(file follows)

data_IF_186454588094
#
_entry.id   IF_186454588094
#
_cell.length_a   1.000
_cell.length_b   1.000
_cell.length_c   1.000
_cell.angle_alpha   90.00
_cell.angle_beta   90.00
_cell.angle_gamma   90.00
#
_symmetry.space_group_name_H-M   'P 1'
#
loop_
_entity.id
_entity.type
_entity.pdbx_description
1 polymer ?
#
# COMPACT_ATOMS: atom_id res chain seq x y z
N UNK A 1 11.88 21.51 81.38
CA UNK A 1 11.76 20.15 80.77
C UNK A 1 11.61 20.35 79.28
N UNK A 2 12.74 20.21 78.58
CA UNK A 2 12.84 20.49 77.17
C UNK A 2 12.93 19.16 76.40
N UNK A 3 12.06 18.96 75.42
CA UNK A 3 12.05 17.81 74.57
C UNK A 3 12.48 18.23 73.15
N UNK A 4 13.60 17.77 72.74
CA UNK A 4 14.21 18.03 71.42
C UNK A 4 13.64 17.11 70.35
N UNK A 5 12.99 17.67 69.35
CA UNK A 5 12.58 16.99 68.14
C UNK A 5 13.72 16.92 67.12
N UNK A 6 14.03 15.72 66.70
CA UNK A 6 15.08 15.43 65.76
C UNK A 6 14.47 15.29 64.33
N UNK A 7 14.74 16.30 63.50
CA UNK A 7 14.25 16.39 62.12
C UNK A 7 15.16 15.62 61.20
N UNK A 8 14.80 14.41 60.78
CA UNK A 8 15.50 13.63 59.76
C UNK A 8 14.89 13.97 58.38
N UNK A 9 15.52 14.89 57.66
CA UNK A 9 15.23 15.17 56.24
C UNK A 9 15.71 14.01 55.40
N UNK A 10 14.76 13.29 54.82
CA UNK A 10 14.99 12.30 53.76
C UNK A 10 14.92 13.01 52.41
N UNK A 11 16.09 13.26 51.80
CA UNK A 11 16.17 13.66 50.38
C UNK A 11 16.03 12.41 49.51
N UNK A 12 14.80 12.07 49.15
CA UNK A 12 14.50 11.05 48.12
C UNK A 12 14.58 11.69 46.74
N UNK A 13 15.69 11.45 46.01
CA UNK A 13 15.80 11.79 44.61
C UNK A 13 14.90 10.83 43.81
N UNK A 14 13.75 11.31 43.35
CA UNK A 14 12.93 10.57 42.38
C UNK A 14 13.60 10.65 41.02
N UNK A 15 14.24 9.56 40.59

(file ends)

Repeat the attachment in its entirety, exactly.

data_IF_186454588094
#
_entry.id   IF_186454588094
#
_cell.length_a   1.000
_cell.length_b   1.000
_cell.length_c   1.000
_cell.angle_alpha   90.00
_cell.angle_beta   90.00
_cell.angle_gamma   90.00
#
_symmetry.space_group_name_H-M   'P 1'
#
loop_
_entity.id
_entity.type
_entity.pdbx_description
1 polymer ?
#
# COMPACT_ATOMS: atom_id res chain seq x y z
N UNK A 1 11.88 21.51 81.38
CA UNK A 1 11.76 20.15 80.77
C UNK A 1 11.61 20.35 79.28
N UNK A 2 12.74 20.21 78.58
CA UNK A 2 12.84 20.49 77.17
C UNK A 2 12.93 19.16 76.40
N UNK A 3 12.06 18.96 75.42
CA UNK A 3 12.05 17.81 74.57
C UNK A 3 12.48 18.23 73.15
N UNK A 4 13.60 17.77 72.74
CA UNK A 4 14.21 18.03 71.42
C UNK A 4 13.64 17.11 70.35
N UNK A 5 12.99 17.67 69.35
CA UNK A 5 12.58 16.99 68.14
C UNK A 5 13.72 16.92 67.12
N UNK A 6 14.03 15.72 66.70
CA UNK A 6 15.08 15.43 65.76
C UNK A 6 14.47 15.29 64.33
N UNK A 7 14.74 16.30 63.50
CA UNK A 7 14.25 16.39 62.12
C UNK A 7 15.16 15.62 61.20
N UNK A 8 14.80 14.41 60.78
CA UNK A 8 15.50 13.63 59.76
C UNK A 8 14.89 13.97 58.38
N UNK A 9 15.52 14.89 57.66
CA UNK A 9 15.23 15.17 56.24
C UNK A 9 15.71 14.01 55.40
N UNK A 10 14.76 13.29 54.82
CA UNK A 10 14.99 12.30 53.76
C UNK A 10 14.92 13.01 52.41
N UNK A 11 16.09 13.26 51.80
CA UNK A 11 16.17 13.66 50.38
C UNK A 11 16.03 12.41 49.51
N UNK A 12 14.80 12.07 49.15
CA UNK A 12 14.50 11.05 48.12
C UNK A 12 14.58 11.69 46.74
N UNK A 13 15.69 11.45 46.01
CA UNK A 13 15.80 11.79 44.61
C UNK A 13 14.90 10.83 43.81
N UNK A 14 13.75 11.31 43.35
CA UNK A 14 12.93 10.57 42.38
C UNK A 14 13.60 10.65 41.02
N UNK A 15 14.24 9.56 40.59